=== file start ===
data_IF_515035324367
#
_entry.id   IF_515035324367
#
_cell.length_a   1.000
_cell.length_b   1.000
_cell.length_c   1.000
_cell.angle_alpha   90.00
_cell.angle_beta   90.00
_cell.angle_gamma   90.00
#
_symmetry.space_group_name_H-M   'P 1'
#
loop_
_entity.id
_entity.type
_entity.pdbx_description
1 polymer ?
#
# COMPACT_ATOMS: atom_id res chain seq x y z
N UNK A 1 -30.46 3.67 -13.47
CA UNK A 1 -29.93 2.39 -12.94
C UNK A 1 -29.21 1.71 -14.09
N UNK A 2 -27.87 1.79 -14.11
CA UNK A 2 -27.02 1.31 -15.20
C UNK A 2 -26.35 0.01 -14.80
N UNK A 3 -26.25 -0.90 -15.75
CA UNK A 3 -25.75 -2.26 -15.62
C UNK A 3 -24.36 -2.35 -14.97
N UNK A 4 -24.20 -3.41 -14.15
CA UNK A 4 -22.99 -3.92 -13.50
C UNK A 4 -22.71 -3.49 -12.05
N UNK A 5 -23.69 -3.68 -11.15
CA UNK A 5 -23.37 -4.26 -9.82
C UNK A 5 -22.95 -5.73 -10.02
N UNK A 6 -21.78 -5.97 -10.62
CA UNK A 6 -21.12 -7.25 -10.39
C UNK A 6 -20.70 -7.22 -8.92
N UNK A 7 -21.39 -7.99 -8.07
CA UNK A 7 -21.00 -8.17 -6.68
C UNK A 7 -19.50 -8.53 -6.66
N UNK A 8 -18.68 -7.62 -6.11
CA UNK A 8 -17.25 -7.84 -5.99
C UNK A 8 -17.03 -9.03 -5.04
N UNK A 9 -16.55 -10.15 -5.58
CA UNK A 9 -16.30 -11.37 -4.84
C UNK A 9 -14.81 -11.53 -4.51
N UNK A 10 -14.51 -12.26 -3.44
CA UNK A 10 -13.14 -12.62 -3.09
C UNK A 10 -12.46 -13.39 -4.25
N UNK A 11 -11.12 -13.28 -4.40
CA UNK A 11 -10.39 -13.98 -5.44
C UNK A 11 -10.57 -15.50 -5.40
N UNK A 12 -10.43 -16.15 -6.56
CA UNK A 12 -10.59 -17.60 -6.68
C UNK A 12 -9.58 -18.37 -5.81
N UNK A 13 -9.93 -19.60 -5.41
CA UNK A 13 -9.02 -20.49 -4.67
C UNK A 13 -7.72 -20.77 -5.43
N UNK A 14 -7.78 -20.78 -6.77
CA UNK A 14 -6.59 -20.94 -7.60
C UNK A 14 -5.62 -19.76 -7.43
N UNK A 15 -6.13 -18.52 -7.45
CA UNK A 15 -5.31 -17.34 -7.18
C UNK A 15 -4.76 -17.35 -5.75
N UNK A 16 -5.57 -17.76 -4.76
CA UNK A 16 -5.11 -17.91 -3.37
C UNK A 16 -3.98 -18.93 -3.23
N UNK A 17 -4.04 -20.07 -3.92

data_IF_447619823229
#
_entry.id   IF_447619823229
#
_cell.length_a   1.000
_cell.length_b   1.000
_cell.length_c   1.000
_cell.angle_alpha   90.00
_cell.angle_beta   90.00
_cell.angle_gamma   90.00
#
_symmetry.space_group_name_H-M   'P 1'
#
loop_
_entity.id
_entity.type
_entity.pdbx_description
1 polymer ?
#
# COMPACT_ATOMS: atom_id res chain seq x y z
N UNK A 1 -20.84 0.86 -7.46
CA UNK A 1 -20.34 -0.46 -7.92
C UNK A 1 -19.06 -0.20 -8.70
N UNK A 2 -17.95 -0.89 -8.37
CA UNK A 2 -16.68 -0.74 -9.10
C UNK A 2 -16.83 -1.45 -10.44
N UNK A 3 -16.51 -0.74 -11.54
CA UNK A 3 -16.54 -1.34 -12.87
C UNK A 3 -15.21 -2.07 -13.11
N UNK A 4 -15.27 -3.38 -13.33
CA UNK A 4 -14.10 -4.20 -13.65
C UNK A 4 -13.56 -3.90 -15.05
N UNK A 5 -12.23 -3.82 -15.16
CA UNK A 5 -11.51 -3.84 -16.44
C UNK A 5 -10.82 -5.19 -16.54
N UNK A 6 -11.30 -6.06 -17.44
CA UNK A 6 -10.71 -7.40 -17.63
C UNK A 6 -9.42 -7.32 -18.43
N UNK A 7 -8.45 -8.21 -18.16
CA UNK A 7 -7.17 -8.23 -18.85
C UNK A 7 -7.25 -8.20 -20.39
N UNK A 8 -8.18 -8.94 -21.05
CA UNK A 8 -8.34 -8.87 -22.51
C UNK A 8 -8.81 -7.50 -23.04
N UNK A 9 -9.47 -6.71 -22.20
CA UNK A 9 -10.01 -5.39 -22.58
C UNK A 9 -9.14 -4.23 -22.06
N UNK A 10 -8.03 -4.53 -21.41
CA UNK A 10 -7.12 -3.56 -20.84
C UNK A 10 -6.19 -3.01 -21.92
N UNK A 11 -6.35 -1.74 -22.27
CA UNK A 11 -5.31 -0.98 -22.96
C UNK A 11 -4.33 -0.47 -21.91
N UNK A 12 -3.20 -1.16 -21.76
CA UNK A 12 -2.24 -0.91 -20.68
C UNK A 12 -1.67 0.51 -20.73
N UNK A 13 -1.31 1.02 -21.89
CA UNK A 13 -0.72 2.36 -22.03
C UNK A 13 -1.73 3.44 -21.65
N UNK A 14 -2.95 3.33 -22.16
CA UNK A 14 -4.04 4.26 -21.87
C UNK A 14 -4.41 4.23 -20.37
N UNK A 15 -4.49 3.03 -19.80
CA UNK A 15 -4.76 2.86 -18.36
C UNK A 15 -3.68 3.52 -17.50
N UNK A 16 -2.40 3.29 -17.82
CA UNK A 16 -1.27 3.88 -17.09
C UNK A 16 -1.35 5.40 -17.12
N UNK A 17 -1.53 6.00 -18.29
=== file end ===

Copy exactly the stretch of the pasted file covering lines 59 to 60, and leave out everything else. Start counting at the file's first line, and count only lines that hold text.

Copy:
C UNK A 13 -7.72 -20.77 -5.43
N UNK A 14 -7.78 -20.78 -6.77